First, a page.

The 400 km Brevet OR, "Where the Rain Abstains from the Plains in Spain and Remains as the Pain of our Gain"
If I found a new level of exhaustion in the 300km brevet, then in the 400km I would make the acquaintance of acute fatigue, though it didn't seem very cute at the time. You might say we were shitty tired, but...er, I'll leave that part of the story to Lee. :o)
It was at this point in the qualifying series that I began to have a few nagging doubts as to whether I could do this thing. The history; A couple-few weeks before the 400km ride I experienced what my doctor later told me was a pinched nerve in my neck. For a few days I had been feeling like my left shoulder was sunburned, even though I had not been out in the sun nearly enough. Then, on the tail end of the Thursday night club ride I suddenly got a huge bolt of intense pain shooting down my left shoulder. It went away just as quickly, but every time I rotated my arm as if to stretch out my shoulder, BAM! By the time I was almost home, it got to the point that if I so much as moved my hand on the bars I would get a jolt like a finger in a light socket. I speak from experience there, but don't ask. So I figured the worst, but what the worst was I didn't have a clue. Suffice to say, I thought the whole trip was in danger. My nerves were laid to rest along with the rest of me when the doc essentially invoked the old cliche of if somehting hurts your arm, the don't do it. I didn't ride for a week or so, and generally took it easy, and wouldn't you know it, my arm stopped hurting.
On to the ride.
I was up at about 4am for a nice quick ride out to Geyserville and back, about 250 miles. There were clouds. Dark ones. I was not amused. The huge groups of the previous two, shorter brevets had thinned out a bit, and I began to come to the realization that this was a serious business, and the people who made it through today were serious about the business of getting to France too. It takes quite a person to get up way too early in the morning to go for a 16+ hour bike ride. It takes quite another to do so when it's cold and wet. It would end up being wet and cold(about 45-50 degrees) for the first 100 miles.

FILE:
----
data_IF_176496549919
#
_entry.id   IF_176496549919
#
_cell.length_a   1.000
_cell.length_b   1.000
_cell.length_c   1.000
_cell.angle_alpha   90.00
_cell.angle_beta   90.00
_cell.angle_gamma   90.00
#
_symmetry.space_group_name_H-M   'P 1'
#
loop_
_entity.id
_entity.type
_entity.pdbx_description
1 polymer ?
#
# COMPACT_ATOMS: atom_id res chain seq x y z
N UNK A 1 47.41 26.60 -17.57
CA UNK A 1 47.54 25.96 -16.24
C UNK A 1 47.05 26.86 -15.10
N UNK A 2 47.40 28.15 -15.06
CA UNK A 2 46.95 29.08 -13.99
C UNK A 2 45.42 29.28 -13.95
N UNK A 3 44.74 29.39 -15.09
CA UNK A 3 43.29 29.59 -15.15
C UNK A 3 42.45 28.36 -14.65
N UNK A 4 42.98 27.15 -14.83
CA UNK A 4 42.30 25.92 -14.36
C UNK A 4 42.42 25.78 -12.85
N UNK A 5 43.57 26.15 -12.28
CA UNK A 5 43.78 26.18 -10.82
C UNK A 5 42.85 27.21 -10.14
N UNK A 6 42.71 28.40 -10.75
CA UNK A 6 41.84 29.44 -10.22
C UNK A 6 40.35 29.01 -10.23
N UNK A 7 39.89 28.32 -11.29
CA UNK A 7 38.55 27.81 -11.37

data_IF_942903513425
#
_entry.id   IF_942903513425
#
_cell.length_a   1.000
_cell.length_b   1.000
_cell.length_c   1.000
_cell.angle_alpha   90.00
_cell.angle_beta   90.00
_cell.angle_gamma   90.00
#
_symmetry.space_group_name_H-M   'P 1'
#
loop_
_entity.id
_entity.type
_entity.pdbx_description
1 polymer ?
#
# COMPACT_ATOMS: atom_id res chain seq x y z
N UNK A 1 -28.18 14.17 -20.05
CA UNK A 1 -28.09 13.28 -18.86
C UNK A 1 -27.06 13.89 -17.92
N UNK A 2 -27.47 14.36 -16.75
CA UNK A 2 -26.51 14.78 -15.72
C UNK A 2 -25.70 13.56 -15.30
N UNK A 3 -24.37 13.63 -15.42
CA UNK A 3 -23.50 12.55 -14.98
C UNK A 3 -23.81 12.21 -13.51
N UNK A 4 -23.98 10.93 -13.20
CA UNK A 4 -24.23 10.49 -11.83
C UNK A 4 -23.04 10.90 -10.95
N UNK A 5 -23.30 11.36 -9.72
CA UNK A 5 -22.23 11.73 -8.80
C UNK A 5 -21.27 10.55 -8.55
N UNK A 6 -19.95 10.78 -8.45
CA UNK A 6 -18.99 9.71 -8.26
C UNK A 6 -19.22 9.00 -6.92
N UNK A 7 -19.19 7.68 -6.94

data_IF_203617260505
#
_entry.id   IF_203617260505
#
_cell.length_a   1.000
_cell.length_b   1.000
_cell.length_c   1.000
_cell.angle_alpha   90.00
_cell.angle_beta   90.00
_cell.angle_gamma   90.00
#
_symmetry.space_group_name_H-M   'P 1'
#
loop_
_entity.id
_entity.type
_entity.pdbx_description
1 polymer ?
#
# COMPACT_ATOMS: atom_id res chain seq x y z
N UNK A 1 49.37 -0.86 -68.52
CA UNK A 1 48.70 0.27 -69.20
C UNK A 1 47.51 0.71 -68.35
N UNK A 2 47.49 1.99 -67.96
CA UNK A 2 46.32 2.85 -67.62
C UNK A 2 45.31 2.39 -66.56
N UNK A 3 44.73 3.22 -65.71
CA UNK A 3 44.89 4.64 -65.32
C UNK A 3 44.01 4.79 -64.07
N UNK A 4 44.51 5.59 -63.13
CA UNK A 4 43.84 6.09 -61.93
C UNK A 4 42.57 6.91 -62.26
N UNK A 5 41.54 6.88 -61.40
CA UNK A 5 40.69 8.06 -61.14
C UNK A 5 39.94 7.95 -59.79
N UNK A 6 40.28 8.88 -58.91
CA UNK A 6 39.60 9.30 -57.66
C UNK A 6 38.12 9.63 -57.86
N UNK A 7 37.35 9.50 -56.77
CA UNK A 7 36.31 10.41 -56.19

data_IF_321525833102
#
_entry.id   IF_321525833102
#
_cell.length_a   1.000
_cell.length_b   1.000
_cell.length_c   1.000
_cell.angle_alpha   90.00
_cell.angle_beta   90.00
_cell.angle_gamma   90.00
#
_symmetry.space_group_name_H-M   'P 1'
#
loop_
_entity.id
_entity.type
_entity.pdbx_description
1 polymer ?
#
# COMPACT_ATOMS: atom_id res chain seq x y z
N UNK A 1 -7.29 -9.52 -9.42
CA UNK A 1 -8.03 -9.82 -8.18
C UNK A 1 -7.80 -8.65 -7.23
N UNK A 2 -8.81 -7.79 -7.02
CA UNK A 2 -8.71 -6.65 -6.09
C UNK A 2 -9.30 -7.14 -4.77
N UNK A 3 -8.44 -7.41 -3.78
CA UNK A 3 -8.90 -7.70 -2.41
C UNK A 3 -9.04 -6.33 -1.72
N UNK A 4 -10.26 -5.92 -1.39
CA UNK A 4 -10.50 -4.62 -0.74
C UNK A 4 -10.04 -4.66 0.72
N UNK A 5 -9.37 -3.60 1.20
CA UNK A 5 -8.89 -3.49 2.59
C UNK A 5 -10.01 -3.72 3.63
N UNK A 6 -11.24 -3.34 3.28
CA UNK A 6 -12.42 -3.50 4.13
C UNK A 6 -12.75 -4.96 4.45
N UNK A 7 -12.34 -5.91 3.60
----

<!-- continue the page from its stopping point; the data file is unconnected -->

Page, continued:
Big thanks went out to the tandem team of Lori and Jeff. (um, I may be getting his name wrong, which would be terrible after how far they pulled me, but we all know the stoker is the most important half of the tandem, right?) Anyway, they had the good sense to stop off at their favorite little coffee place in Fairfield for a bite and a warm up. Those of us who hadn't yet lost too much brain function from the conditions stopped with them. You should have seen the regular customers looking on bemused, bewilded, befuddled, and in many other words that begin with "b,e". They all had most likely hopped in their dry, warm cars for a quick jaunt out to the coffee shop only to find a small group of cyclists who had not only ridden there from Davis, but had another 200+ miles to ride that day. They must have had lots to speculate on during the commercial breaks of ET, or whatever people who don't have the sense to get out of doors watch. Times up, and we got back out into the driving sheets.
Thankfully, the sky took mercy on us around Calistoga. The group I was with was making pretty good time at this point, but I was getting a little worried because for about the last 8 miles into Calistoga I had begun to feel the beginning twinges in my arm of that pinched nerve. There would be no way I could ride with that for another 150 miles. It would surely get worse, and I'd have to drop out. That would make qualifying really tough as I would have to find an alternate 400km brevet to ride, if I could recover. So the paranoia began to creep in a bit. My group made quick work of the control and headed out, with me in, somewhat tentative, tow.